Once Jen realized she was going to have to support herself and her children financially, quite possibly forever, she knew that low-paying jobs weren’t the answer. If you’re already working as many hours as you can, the only way to grow your income is to increase your pay rate. For Jen, that meant going back to school to gain a teaching qualification. Although that makes a lot of sense, time spent in school is often time not working and if you’re already struggling to make ends meet, how do you even pay for school?
Guest blogger, Alexis Bonari says, with scholarships and grants and to help you get started, here’s Alexis:
Going back to school can be one of the most rewarding experiences in a divorced mom’s life. It’s the beginning of something new and utterly her own. Still, no one said it was easy.
The idea of financing college seems monumental—especially when you’re busy being a mom, to boot—but it can be done. Fortunately, there are multiple avenues to explore to this end. The ones we’ll discuss here are:
- Associate’s Degrees and Accelerated Degrees
Luckily, various institutions are literally giving away gobs of money, and many of them are targeting women and minorities.
Science and technology sectors (simply called STEM, for sciences, technology, engineering, and math) know that women are underrepresented in their male-dominated field. Many STEM fields in colleges and universities offer scholarships for women and minorities in particular, as do professional member-based organizations like the Society of Women Engineers (they offer annual scholarships for qualified women pursuing engineering).
Check with your college or university or your list of applicable institutions to see if they offer non-traditional women’s scholarships, such as for women with families and other financial weights. You might go beyond the college or university itself and check with local women’s organizations, your church, any clubs you belong to, or even your employer.
Many scholarship opportunities are up for grabs—they’re just not advertised very widely. Do your part by researching online, and be sure not to neglect sites like FastWeb and College Board in your search.
Unlike loans, you have no obligation to pay grant money back. They’re free and allotted based on merit and need.
If you’re a single mom, check out President Obama’s “Moms Return to School” government grant scholarship. It’s a revamped Pell Grant, which began in 1965 to help low-income students attend college. Although Obama’s grant is not specifically for mothers, it sure helps out those of us who could use a little extra.
To apply for a grant and to find out if you qualify for one, you must fill out an application for your college or university of choice and the FAFSA, Free Application for Federal Student Aid. The amount you receive from a grant depends on federal budget restrictions, your student status, and your personal cost contribution.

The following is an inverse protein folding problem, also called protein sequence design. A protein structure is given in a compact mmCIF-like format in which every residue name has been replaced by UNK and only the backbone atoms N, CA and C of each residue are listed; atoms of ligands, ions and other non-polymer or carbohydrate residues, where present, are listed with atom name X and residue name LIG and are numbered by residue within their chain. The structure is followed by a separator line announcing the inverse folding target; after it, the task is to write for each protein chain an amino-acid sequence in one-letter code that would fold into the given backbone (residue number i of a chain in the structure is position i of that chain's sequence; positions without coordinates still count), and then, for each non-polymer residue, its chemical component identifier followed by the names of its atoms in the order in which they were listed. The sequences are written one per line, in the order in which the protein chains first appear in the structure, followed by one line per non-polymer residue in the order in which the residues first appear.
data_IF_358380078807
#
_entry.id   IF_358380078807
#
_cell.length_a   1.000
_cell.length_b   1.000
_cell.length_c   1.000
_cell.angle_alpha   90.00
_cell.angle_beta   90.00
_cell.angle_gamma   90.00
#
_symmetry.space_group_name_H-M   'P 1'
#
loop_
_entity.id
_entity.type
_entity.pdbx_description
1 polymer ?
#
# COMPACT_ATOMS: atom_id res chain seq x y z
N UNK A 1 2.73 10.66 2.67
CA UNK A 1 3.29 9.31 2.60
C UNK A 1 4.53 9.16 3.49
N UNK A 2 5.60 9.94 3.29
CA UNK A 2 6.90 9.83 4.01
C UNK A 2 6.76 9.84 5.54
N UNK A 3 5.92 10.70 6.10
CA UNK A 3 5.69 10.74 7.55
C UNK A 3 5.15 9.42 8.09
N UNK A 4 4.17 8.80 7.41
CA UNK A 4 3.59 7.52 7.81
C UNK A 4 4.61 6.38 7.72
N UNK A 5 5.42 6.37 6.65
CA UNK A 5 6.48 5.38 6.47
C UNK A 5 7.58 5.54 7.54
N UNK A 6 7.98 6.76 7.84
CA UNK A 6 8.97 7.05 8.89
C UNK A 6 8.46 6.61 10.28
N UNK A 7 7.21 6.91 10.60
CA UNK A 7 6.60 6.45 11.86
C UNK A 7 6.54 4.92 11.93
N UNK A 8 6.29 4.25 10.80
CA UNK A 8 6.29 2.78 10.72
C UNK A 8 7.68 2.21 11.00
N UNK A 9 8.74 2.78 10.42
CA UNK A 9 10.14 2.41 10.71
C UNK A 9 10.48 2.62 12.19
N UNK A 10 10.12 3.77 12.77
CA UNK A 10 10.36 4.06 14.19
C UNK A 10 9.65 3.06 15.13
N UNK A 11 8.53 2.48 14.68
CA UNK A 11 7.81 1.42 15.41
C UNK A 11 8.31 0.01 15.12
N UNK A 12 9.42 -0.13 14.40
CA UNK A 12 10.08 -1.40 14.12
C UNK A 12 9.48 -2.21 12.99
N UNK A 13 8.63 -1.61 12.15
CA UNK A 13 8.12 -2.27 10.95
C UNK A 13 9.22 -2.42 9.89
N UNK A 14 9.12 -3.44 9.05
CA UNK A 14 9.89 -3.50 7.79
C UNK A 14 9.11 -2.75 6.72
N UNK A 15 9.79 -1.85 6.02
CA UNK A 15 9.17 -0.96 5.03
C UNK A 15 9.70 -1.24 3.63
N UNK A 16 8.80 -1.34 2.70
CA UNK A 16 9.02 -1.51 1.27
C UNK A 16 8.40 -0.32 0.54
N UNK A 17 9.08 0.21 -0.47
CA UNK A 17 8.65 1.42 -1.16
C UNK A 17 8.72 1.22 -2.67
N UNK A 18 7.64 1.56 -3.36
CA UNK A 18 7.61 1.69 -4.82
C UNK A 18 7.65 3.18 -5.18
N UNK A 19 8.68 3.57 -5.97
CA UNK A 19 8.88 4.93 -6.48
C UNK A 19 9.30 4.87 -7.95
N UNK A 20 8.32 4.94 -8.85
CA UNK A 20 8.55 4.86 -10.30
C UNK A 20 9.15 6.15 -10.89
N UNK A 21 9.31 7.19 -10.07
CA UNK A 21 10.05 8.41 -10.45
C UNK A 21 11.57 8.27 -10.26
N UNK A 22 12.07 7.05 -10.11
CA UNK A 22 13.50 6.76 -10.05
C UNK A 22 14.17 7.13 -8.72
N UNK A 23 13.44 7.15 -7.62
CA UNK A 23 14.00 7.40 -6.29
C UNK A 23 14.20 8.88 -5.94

If you’re a resident of your state, check out state-based grant programs, too. They can give you need-based grant money if you’re attending college or university in-state.
Associate’s Degree and Accelerated Degrees
If you have a job which you intend to work while attending school, consider getting an Associate’s Degree—a two-year program—as opposed to a Bachelor’s—a four-year program. Because the “Moms Return to School” Pell Grant and other forms of aid do not cover all costs of attending school, a single mom may find it more affordable to get an Associate’s and find work afterward.
If you want that Bachelor’s degree instead and have time to study, you may consider accelerating your degree. You’ll sign up for a heavier class load to finish four years of school in three or even two. That way, you’re back in the workplace sooner and ready to start your new life.
Swallowing Your Pride
Many students believe that asking Uncle Sam or anyone else for money is humiliating. It’s not. Everyone is doing it and for good reason—college is expensive. There are other ways you can save money in returning to school, but it requires you to swallow your pride.
Some single moms returning to college opt to move back in with their parents, kids and all. This depends, of course, on whether the parents in question say “yes,” but there’s also the children to consider.
You will be a working, studying mom. That’s literally three jobs. You will need some help now and then and so will your children. Having someone you can trust like your parents to be there for the children and for you when you’re in a bind can help put your mind at ease.
The Divorce Coach Says
Lots of the women I’ve interviewed have gone back to school so if you’re looking for inspiration check out:
- April – she became a para-legal – she blogs about raising two daughters as a single mom over at It’s All About Balance .
- Carolyn – she’s currently in a nursing program and just been elected president of the student nursing association – pretty impressive for someone who couldn’t get out of high school fast enough.
- Julia – she went through an accelerated master’s and principal’s license, with the support of her young children.
Alexis Bonari is currently a resident blogger at College Scholarships, where recently she’s been researching international student loans as well as scholarships for actors. Whenever this WAHM gets some free time she enjoys doing yoga, cooking with the freshest organic in-season fare, and practicing the art of coupon clipping.
Photo credit: uniinnsbruck